Out of the IPARD II Programme in Albania, it results that there are beneficiaries who have activities in 50 out of 61 Municipalities of the country.  In the territory of Tirana, where most of the light industry is concentrated, Tirana Municipality tops the list with 73 grants.

The municipalities where the most grants were won from IPARD II in Albania. Prepared by Aida Ciro/

Tirana is followed by the Municipalities of Fier and Korçë with 63 and 51 grants respectively. Meanwhile, 75% of the grants (384 out of 510 grants won) were obtained by businesses in 14 Municipalities.

Corruption gangrene

Engineer Romeno Zazarko found himself in front of OLAF investigators shortly after starting the path to his dream, of planting walnut trees in his birthplace, in Albania.

“My project idea was the creation of an orchard at Kolonja country, at a land that I had rented for 99 years with a surface of around 13 hectares,” stated Nazarko

After the 43-year-old man submitted his application file to ARDA on July 2020, the ping-pong for the fulfillment of the requirements began between the agencies.

“Most of the points made it think that it is impossible to submit the file in time, as I had only 15 days. In countries like Albania where you have to go from office to office to obtain a simple document, I had to fill in 21 documents in 25 days, something which was psychologically impossible,” recalled the engineer. 

Engineer Romeo Nazarko in his studio. Photo by Geri Emiri/

In the analysis, of IPAIRD II calls, we discovered that there is a shortening of the time available for applications from two months in the first call to an average of 45 days in the three upcoming calls, making the application process very difficult for simple farmers.

After Nazarko interrupted every professional and family engagement, he managed to collect all documents and submit the file in time. Nevertheless, the request of the agency for a rent contract from Nazarko’s partner seems to have blocked the application process, with the engineer declaring to have complained to all respective institutions about this issue.

“They demanded a sub-contract of sub-rent from my co-owner, which is non-sense as I had the rent contract from Kolonja Municipality and I do not have the right to rent out this land,” he recalled adding that this was an attempt to “trap him” because such a contract is illegal.

His only hope was the OLAF office in Brussels, which he managed to reach through Skype on May 4, 2021, presenting his claims.

Various interviewees declared that there are consulting offices which do not only offer legal services but also have corruptive relations with ARDA through which they manage to finalize the grant agreements.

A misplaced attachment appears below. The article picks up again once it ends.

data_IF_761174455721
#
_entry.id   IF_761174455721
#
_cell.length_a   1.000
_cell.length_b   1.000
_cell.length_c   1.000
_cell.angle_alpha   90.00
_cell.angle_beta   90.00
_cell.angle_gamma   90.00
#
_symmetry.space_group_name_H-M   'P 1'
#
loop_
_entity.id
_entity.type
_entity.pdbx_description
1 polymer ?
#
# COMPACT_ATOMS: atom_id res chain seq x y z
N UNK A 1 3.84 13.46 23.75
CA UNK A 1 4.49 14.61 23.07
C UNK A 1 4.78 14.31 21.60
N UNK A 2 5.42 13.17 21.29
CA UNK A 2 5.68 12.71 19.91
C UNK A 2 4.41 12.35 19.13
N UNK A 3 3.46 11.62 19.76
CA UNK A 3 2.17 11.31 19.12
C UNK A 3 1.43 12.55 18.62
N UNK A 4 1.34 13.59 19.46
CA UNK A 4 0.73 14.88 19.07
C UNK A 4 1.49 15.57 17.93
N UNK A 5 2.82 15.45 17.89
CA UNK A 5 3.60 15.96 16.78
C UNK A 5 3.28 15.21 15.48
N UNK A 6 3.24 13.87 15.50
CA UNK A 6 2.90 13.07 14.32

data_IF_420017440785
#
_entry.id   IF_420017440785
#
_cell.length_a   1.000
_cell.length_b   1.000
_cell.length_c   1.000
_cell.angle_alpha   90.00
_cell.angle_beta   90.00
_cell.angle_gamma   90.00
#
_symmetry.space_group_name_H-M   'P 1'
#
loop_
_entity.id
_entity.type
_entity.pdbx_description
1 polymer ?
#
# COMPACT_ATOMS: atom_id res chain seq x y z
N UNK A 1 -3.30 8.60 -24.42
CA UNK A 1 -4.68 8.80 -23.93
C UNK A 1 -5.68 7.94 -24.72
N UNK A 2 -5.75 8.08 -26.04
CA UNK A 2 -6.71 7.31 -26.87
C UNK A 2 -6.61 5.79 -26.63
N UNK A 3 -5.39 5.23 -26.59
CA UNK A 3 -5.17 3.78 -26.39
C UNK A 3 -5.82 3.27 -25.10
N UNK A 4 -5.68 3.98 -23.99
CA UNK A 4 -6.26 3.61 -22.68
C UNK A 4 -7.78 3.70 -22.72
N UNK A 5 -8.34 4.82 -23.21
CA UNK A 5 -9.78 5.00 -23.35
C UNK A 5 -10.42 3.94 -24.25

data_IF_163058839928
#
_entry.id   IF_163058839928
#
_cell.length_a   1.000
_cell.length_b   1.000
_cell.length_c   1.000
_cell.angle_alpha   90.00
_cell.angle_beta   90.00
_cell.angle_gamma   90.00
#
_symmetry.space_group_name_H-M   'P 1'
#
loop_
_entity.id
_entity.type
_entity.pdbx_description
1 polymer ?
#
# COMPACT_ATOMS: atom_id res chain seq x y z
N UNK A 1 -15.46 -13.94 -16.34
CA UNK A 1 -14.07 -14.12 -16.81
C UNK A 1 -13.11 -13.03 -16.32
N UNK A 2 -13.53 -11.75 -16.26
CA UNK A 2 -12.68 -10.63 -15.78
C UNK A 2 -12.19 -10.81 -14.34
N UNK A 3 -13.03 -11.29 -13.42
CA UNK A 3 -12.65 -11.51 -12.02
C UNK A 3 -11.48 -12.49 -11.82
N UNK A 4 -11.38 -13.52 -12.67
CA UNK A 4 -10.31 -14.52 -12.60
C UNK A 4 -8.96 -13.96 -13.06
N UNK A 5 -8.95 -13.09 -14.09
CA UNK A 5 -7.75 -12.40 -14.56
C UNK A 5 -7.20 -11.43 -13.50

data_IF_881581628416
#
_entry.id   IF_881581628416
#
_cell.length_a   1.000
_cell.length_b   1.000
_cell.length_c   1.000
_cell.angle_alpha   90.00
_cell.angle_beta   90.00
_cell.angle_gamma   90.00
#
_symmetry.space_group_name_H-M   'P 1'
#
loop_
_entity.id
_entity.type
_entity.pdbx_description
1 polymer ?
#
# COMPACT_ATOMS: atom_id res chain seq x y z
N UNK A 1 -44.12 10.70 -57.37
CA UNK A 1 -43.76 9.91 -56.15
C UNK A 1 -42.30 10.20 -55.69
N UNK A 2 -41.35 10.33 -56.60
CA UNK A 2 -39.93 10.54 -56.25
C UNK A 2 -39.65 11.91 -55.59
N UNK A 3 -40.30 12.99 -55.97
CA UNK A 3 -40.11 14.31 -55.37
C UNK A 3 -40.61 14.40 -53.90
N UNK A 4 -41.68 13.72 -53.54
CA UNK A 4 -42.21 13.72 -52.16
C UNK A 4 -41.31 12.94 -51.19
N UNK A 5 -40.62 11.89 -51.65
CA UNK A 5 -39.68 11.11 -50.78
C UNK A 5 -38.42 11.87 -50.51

“From people who have applied, it is the institution itself [consulting office] which finds the bait, the middle man within the respective institution [ARDA]. It is enough for the farmer to have a business idea of how much money they will spend as well as pay fees to the agency [consulting office] and it will take care of the whole procedure,” farmer Rigerta Loku elaborated.

“It is not a small percentage. It is 30-40% [of the grant], and they even have the scheme of how to obtain that amount of money,” stated Romeo Nazarko who unsuccessfully applied to IPARD II.

“Every farmer that applies does not have 30-40% “tip” in cash to give them, however, they manage to put you into bank troubles as well as make you obtain loans from financial institutions,” he elaborated.

“A time comes that the farmer gives up. They give up from the system, the corruption, and the illegal activities because it is not only the monetary power that is invested here and we have, but also the life and the future of our children and the future generations,” said the farmer from Mirdita, Rigerta Loku.

Farm of Rigerta Loku, in the village of Rrushkull, Mirdita (Albania). Photo: Arlind Veshti/

Amfora Media submitted inquiries for information to all Prosecution Offices across the country, including specific courts, and did not find any direct investigation for ARDA, apart from the investigation initiated by the European anti-fraud office (OLAF), for which the Albanian Prosecution’s Office is carrying out an investigation which is dragged in time and has no result.

After identifying the case and tracing it through local and European law enforcement agencies, only in May of this year did the Tirana Prosecution’s Office inform Amfora that OLAF has filed a complaint to the Special Prosecution’s Office.

“… it has registered the criminal complaint no. 7471, in 2022, for the criminal offense ‘Forge of documents’ and ‘Abuse of office’, stipulated in articles 186 and 248 of the Criminal Code,” informed Tirana Prosecution’s office regarding the initiated investigation.

OLAF initially filed the complaint at the Special Prosecution’s Office on June 2020 and two years later it announced its incompetency and passed the file to Tirana’s Prosecution Office which informed that “… this criminal proceeding is still in the investigation phase and without the name of the author registered in charge”.

In response, the European anti-fraud office (OLAF) elaborated that they usually do not comment on cases that they might address.

“This is done to protect the confidentiality of every possible investigation and the possible legal process which follow, as well as the guarantee the respect of personal data and procedural rights,” OLAF stated in an official response.